The logic was that children who don’t have the language to fully express themselves will lash out when they’re misunderstood. Not anymore.
Everyone in foster care (and really in life) has something that makes them more vulnerable. We just know what our son's is.
Object of desire
Scientists appear to have discovered why women have evolved to have more curves than men – shapely thighs and bottoms lead to healthier babies.
A first-time mum will never get to hold her four newborns, dying shortly after giving birth to the quadruplets.
A New Zealander has tried to name their baby Senior Constable but didn't get away with it - and numbering children is also a no-no.
For most of us, the idea that a woman could carry a child to full-term without knowing she is pregnant is mind-boggling.
Worrying your baby will be delivered by the roadside is a common concern for many mothers-to-be. So how likely are you to be caught short?
Meghan Trainor's song 'Lips Are Moving' was already a hit, but now it's been turned into a hilarious parody that is set to be very popular with frustrated mums everywhere.
Out with the clutter
Forget the 5:2 diet - Twitter's 30-day declutter challenge will have your house back in shape in no time (well, a month).
We need to stop damning parents of today, and embrace their appetite for knowledge instead.
There are chubby Buddha babies and there are thin, smaller babies. Neither are right or wrong, they are all 'normal'.
When one child goes to ‘big school’ and leaves the other behind, it can cause deep upset. Here's how to make the transition easier.
They say dogs are man's best friend, but one cat has proven felines can be just as devoted to their human companions.
A mum of five, Liz Marquez wanted to breastfeed her premmie son for a year. So when she passed away suddenly, her friends - and strangers - stepped in to help.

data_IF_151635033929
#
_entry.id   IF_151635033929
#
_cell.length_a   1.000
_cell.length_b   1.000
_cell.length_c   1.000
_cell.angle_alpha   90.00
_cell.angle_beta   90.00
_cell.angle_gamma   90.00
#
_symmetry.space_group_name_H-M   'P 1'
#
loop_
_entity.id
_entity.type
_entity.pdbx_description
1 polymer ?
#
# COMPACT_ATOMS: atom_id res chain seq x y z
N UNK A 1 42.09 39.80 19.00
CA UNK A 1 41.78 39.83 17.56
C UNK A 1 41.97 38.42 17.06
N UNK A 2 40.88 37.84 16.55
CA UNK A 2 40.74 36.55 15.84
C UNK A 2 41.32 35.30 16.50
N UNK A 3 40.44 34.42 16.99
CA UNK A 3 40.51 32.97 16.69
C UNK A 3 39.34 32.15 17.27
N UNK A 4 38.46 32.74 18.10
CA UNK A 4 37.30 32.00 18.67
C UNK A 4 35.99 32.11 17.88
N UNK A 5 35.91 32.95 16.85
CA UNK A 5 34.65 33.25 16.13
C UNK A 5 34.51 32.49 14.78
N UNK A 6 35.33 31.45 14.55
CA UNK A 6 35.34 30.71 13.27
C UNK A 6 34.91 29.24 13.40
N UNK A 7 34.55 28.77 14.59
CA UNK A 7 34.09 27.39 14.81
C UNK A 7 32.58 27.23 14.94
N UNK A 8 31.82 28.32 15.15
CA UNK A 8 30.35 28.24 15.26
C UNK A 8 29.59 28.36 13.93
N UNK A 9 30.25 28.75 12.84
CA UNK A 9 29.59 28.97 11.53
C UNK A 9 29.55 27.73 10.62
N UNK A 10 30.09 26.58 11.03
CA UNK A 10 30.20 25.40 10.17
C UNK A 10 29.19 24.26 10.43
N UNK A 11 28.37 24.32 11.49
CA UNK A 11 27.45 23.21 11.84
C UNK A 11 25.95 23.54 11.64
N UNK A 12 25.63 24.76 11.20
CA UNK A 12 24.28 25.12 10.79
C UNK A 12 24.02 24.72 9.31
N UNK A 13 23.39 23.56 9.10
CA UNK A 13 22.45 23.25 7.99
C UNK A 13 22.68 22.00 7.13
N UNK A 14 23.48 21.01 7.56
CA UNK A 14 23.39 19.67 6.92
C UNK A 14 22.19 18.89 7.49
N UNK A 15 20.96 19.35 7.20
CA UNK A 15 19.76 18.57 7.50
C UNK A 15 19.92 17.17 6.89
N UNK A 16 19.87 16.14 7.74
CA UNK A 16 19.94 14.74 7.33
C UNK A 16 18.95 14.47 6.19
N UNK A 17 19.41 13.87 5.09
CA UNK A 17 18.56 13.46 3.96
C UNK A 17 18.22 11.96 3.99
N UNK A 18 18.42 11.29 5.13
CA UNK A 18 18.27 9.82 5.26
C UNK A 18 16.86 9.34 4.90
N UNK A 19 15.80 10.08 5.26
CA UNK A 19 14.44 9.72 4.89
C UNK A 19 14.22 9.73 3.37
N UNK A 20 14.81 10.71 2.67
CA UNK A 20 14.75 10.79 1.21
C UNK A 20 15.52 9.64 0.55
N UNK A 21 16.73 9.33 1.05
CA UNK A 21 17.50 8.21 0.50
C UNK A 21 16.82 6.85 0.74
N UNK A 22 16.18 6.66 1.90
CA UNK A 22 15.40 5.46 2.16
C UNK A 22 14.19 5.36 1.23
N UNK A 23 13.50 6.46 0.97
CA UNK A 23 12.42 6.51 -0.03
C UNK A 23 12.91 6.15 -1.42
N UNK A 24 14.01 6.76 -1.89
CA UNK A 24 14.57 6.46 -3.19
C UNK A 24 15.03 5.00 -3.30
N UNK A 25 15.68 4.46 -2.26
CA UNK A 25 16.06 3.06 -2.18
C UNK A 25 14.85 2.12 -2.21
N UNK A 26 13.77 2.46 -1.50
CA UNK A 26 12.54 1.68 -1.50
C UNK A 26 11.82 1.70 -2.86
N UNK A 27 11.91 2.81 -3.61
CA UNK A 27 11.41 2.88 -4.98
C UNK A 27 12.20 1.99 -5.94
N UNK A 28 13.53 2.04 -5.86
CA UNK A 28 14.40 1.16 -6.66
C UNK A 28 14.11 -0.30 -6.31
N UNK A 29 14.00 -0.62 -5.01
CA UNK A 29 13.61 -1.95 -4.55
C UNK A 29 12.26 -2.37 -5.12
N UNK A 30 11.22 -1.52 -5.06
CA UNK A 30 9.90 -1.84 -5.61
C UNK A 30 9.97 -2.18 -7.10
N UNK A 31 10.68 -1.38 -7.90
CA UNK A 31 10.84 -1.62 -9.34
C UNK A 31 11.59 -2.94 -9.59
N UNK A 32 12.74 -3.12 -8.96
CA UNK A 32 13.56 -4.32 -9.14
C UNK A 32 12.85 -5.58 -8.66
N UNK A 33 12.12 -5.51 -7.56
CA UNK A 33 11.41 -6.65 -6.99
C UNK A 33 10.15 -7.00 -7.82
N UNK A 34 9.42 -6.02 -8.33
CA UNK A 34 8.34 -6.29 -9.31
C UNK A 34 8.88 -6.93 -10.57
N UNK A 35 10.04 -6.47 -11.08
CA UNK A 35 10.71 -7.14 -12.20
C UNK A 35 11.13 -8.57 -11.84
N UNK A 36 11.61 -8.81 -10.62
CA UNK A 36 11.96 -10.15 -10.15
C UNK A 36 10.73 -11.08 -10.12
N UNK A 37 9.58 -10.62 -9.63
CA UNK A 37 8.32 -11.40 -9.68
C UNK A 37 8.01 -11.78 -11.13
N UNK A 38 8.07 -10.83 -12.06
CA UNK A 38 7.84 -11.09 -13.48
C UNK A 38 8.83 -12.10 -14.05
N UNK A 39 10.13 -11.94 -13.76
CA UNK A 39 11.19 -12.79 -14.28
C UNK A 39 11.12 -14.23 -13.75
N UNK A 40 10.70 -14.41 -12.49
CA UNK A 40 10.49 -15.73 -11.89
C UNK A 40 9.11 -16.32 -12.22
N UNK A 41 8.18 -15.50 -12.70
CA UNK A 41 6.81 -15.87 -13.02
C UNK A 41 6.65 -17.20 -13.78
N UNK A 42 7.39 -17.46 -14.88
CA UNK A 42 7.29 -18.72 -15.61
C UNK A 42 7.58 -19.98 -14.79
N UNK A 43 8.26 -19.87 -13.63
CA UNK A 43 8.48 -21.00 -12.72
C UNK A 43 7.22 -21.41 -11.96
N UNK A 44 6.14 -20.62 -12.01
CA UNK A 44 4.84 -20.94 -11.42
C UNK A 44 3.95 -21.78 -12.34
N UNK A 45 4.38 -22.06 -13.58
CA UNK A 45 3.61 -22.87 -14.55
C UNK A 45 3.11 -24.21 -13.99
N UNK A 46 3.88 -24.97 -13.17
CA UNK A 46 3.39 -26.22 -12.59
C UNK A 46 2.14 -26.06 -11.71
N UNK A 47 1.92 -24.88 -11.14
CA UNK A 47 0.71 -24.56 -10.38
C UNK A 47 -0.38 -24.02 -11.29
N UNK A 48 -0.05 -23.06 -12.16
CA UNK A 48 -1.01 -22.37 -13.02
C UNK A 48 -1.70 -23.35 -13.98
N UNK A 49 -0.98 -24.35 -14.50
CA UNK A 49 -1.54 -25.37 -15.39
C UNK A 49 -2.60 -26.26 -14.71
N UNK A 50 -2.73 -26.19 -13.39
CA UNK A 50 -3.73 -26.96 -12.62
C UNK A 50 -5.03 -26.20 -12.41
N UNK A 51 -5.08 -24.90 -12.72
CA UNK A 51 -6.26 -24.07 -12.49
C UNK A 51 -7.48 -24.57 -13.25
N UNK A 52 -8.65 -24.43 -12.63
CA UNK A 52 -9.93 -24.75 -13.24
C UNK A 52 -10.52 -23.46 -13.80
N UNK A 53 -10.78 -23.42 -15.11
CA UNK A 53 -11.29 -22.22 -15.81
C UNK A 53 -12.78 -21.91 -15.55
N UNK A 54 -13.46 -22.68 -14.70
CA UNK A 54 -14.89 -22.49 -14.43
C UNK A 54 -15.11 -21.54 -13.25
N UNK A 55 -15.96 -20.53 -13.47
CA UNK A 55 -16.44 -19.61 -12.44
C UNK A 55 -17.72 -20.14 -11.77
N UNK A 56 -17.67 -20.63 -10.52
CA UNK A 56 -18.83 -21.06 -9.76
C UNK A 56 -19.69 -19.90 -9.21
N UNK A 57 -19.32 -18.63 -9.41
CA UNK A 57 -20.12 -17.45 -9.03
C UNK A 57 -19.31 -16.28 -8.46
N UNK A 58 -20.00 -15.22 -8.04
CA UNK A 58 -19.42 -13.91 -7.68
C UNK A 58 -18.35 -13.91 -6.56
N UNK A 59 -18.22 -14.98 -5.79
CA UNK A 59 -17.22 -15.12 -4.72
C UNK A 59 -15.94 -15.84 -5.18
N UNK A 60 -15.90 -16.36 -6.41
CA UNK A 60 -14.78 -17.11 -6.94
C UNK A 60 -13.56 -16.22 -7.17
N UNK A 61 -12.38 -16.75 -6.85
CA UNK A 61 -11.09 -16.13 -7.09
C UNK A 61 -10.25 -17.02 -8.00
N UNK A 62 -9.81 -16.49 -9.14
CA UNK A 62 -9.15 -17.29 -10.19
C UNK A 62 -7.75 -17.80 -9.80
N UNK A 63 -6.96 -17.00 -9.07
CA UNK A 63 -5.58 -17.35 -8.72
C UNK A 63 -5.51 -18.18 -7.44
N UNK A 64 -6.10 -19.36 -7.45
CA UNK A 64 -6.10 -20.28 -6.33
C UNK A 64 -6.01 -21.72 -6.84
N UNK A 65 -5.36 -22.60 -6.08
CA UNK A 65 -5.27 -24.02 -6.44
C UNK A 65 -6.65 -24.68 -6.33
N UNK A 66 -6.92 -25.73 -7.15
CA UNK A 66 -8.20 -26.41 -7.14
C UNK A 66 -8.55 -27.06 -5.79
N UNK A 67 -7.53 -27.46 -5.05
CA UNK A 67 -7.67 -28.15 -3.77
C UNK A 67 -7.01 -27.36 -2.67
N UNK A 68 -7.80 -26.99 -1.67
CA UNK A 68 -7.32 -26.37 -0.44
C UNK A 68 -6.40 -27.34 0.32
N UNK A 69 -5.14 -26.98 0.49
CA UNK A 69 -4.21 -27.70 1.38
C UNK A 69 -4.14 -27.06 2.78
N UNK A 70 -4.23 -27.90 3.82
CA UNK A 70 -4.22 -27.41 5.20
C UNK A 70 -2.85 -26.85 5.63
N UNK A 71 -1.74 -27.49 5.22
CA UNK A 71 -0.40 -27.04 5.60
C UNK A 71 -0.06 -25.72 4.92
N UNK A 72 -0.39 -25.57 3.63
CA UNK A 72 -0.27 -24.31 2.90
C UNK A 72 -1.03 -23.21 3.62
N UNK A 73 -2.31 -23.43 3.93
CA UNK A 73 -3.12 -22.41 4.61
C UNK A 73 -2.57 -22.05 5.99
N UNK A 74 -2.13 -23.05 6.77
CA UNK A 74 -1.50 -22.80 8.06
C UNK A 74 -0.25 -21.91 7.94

Got bored kids? Quickly find the best activities for kids wherever you are in Australia with the Essential Kids app.
Top 5 Articles
It's an important lesson to learn, but one that busy new mums and dads might overlook until it's too late.
Actress Zooey Deschanel is expecting her first child with her producer boyfriend Jacob Pechenik.
Of course, in some cases they may be the ones who actually got their child into a precarious position in the first place, but we'll ignore that for now.
Knowing you are not the father of your pregnant wife's baby would usually indicate a rocky relationship ahead for traditional parents.
Pip Donnelly is still playing spot the difference with her newborn identical triplets, Isabelle, Georgina and Frankie.
Jenny Alexis is lucky to be alive after spending four days buried in the rubble of the 2010 Haitian earthquake, but now she's a thriving five year old.
On the one hand I was having a regular life with friends and sports and sleepovers and school. But I was also always wondering: Did my mother love me? What was wrong with me?
Kitty, when you’re the parent of my child you’re welcome to wade in with an opinion – but until then, I’d prefer you to have a supportive ear and a glass of wine ready.
A US couple faces charges after investigators say they found mobile phone videos showing the woman's 12-month-old daughter putting a handgun in her mouth.
A 10-year time limit on storing frozen embryos that were created with donor sperm has been dropped by the NSW government.
Sharan Nicholson-Rogers watched her husband change from a happy-go-lucky police officer into an unpredictable man prone to violent and emotional outbursts.
Dads-to-be experience hormonal changes in line with their pregnant partners, a new study shows.
"They were just doing their job. I feel so sorry for them. It is all just too sad."
Women who miscarry will be able to obtain an optional "recognition of loss" certificate as a formal recognition of their often heartbreaking loss.
Teenage parties, domestic disputes, or raucous late night pubs are the things that usually come to mind when you think neighbourhood noise complaints.
Most parents would not consider a snake an appropriate playmate for their baby, but a US dad who filmed his daughter playing with a python has defended himself against criticism.
Check out this range of products designed to help make your breastfeeding journey more enjoyable, manageable and convenient.
To celebrate the release of The Boxtrolls on 3D Blu-ray, DVD & Digital with UltraViolet, we're giving you the chance to win a Boxtroll stationary package and DVD.
School Term 1
Wait lists too long at OSHC? Use www.findababysitter.com.au to meet local nannies now.